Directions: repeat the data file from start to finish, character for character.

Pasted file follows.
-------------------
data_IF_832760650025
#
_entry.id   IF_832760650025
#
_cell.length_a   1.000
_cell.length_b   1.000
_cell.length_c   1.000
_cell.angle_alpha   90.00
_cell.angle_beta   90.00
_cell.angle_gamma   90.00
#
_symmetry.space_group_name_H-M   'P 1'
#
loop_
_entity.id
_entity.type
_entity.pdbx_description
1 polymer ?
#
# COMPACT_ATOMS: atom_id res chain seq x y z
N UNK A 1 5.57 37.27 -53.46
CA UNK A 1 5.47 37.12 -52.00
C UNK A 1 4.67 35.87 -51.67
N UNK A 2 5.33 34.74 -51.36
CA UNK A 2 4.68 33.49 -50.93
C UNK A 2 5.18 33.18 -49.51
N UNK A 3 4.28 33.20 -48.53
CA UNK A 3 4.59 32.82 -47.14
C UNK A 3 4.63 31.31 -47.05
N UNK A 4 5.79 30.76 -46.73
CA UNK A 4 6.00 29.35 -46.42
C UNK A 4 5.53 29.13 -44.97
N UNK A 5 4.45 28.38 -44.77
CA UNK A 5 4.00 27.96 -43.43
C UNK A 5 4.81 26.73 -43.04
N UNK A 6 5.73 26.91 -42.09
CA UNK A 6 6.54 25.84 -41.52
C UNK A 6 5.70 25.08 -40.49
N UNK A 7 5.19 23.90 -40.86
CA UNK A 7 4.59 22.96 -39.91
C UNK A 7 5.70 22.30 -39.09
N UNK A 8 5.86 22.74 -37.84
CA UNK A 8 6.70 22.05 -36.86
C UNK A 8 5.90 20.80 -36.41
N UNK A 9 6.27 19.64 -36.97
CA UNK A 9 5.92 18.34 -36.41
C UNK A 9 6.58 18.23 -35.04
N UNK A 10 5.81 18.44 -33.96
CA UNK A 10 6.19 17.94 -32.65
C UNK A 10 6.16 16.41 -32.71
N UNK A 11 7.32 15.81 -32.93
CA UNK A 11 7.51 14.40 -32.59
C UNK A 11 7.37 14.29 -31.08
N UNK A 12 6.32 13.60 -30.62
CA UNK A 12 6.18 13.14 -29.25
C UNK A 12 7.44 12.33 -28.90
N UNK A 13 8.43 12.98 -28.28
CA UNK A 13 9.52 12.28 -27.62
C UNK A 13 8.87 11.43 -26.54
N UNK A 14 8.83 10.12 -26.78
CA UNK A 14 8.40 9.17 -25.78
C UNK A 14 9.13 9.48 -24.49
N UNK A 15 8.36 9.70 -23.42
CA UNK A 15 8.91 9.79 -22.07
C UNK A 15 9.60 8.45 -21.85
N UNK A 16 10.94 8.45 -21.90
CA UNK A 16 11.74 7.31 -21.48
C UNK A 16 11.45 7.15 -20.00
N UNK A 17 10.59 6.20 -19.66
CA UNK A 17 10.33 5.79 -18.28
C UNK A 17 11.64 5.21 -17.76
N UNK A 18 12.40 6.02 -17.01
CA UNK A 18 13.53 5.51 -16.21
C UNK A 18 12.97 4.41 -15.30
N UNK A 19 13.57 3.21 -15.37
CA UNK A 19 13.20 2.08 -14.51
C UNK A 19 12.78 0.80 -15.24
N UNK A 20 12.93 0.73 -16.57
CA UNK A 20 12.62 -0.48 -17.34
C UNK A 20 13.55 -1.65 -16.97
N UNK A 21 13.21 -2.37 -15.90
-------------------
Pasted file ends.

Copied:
data_IF_832760650025
#
_entry.id   IF_832760650025
#
_cell.length_a   1.000
_cell.length_b   1.000
_cell.length_c   1.000
_cell.angle_alpha   90.00
_cell.angle_beta   90.00
_cell.angle_gamma   90.00
#
_symmetry.space_group_name_H-M   'P 1'
#
loop_
_entity.id
_entity.type
_entity.pdbx_description
1 polymer ?
#
# COMPACT_ATOMS: atom_id res chain seq x y z
N UNK A 1 5.57 37.27 -53.46
CA UNK A 1 5.47 37.12 -52.00
C UNK A 1 4.67 35.87 -51.67
N UNK A 2 5.33 34.74 -51.36
CA UNK A 2 4.68 33.49 -50.93
C UNK A 2 5.18 33.18 -49.51
N UNK A 3 4.28 33.20 -48.53
CA UNK A 3 4.59 32.82 -47.14
C UNK A 3 4.63 31.31 -47.05
N UNK A 4 5.79 30.76 -46.73
CA UNK A 4 6.00 29.35 -46.42
C UNK A 4 5.53 29.13 -44.97
N UNK A 5 4.45 28.38 -44.77
CA UNK A 5 4.00 27.96 -43.43
C UNK A 5 4.81 26.73 -43.04
N UNK A 6 5.73 26.91 -42.09
CA UNK A 6 6.54 25.84 -41.52
C UNK A 6 5.70 25.08 -40.49
N UNK A 7 5.19 23.90 -40.86
CA UNK A 7 4.59 22.96 -39.91
C UNK A 7 5.70 22.30 -39.09
N UNK A 8 5.86 22.74 -37.84
CA UNK A 8 6.70 22.05 -36.86
C UNK A 8 5.90 20.80 -36.41
N UNK A 9 6.27 19.64 -36.97
CA UNK A 9 5.92 18.34 -36.41
C UNK A 9 6.58 18.23 -35.04
N UNK A 10 5.81 18.44 -33.96
CA UNK A 10 6.19 17.94 -32.65
C UNK A 10 6.16 16.41 -32.71
N UNK A 11 7.32 15.81 -32.93
CA UNK A 11 7.51 14.40 -32.59
C UNK A 11 7.37 14.29 -31.08
N UNK A 12 6.32 13.60 -30.62
CA UNK A 12 6.18 13.14 -29.25
C UNK A 12 7.44 12.33 -28.90
N UNK A 13 8.43 12.98 -28.28
CA UNK A 13 9.52 12.28 -27.62
C UNK A 13 8.87 11.43 -26.54
N UNK A 14 8.83 10.12 -26.78
CA UNK A 14 8.40 9.17 -25.78
C UNK A 14 9.13 9.48 -24.49
N UNK A 15 8.36 9.70 -23.42
CA UNK A 15 8.91 9.79 -22.07
C UNK A 15 9.60 8.45 -21.85
N UNK A 16 10.94 8.45 -21.90
CA UNK A 16 11.74 7.31 -21.48
C UNK A 16 11.45 7.15 -20.00
N UNK A 17 10.59 6.20 -19.66
CA UNK A 17 10.33 5.79 -18.28
C UNK A 17 11.64 5.21 -17.76
N UNK A 18 12.40 6.02 -17.01
CA UNK A 18 13.53 5.51 -16.21
C UNK A 18 12.97 4.41 -15.30
N UNK A 19 13.57 3.21 -15.37
CA UNK A 19 13.20 2.08 -14.51
C UNK A 19 12.78 0.80 -15.24
N UNK A 20 12.93 0.73 -16.57
CA UNK A 20 12.62 -0.48 -17.34
C UNK A 20 13.55 -1.65 -16.97
N UNK A 21 13.21 -2.37 -15.90